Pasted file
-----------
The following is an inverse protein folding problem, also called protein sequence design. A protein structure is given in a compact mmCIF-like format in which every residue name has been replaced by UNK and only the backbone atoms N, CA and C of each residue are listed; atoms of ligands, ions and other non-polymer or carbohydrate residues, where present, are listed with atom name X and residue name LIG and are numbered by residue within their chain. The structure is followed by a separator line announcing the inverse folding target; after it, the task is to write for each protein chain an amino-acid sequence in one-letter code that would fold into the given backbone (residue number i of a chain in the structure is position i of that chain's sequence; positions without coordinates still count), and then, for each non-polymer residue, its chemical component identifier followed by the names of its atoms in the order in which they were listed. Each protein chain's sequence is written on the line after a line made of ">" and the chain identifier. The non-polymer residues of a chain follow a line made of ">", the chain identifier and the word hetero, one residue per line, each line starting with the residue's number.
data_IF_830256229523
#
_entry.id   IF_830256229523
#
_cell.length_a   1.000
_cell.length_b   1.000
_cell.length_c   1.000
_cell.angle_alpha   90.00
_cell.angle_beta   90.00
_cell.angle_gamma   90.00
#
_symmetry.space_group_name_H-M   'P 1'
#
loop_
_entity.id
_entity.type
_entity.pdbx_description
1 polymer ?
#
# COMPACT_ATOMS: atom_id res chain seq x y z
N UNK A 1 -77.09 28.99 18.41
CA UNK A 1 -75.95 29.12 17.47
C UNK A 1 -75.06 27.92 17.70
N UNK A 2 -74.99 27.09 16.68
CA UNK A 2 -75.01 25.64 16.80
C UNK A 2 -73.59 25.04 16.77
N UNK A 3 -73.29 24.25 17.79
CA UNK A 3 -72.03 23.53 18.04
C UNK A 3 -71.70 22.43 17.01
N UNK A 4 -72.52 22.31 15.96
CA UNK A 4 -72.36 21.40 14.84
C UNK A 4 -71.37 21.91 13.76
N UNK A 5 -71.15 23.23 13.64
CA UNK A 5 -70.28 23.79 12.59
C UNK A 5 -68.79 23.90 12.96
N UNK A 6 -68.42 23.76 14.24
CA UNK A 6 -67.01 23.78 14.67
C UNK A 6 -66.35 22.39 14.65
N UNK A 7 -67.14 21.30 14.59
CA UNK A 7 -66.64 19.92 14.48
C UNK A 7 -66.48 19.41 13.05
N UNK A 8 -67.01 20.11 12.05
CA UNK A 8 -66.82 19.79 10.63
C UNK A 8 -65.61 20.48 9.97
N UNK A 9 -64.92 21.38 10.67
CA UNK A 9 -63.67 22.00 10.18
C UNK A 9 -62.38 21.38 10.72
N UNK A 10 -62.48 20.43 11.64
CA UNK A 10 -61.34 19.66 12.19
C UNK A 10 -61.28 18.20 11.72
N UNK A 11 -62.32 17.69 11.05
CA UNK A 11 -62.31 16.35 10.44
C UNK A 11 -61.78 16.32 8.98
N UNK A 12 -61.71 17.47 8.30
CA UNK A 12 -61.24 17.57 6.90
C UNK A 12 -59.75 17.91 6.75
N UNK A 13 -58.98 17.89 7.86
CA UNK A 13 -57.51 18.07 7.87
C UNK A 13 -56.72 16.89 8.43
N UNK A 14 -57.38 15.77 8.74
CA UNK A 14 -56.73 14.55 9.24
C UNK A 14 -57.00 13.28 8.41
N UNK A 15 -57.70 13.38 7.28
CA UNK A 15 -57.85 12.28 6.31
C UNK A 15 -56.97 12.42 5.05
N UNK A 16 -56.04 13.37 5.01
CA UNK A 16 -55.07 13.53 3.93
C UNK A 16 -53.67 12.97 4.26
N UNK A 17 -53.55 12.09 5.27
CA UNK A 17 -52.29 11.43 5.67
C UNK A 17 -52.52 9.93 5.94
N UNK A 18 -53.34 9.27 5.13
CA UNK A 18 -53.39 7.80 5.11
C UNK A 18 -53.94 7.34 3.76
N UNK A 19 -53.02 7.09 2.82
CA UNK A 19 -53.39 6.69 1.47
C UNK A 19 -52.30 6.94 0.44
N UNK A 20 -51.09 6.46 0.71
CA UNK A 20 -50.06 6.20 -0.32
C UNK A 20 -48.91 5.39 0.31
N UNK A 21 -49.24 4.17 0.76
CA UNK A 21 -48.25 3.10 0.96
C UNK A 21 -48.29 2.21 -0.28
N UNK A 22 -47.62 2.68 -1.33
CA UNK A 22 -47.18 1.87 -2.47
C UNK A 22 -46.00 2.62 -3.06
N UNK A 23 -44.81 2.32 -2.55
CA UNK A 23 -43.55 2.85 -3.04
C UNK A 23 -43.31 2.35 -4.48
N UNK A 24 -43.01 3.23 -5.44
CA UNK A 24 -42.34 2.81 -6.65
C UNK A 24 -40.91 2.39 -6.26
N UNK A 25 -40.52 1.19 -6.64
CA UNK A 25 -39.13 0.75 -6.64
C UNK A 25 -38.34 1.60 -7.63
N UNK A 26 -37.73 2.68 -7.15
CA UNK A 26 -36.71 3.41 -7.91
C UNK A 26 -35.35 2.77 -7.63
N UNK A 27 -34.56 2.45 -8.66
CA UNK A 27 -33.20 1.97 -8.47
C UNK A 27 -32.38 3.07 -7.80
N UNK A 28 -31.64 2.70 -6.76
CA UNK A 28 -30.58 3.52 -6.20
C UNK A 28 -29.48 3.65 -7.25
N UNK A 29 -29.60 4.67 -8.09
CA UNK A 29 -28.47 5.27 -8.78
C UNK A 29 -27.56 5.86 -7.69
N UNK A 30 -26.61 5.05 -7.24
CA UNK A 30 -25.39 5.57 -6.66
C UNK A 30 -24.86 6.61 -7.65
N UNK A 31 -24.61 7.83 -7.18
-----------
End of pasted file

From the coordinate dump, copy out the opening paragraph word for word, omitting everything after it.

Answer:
The following is an inverse protein folding problem, also called protein sequence design. A protein structure is given in a compact mmCIF-like format in which every residue name has been replaced by UNK and only the backbone atoms N, CA and C of each residue are listed; atoms of ligands, ions and other non-polymer or carbohydrate residues, where present, are listed with atom name X and residue name LIG and are numbered by residue within their chain. The structure is followed by a separator line announcing the inverse folding target; after it, the task is to write for each protein chain an amino-acid sequence in one-letter code that would fold into the given backbone (residue number i of a chain in the structure is position i of that chain's sequence; positions without coordinates still count), and then, for each non-polymer residue, its chemical component identifier followed by the names of its atoms in the order in which they were listed. Each protein chain's sequence is written on the line after a line made of ">" and the chain identifier. The non-polymer residues of a chain follow a line made of ">", the chain identifier and the word hetero, one residue per line, each line starting with the residue's number.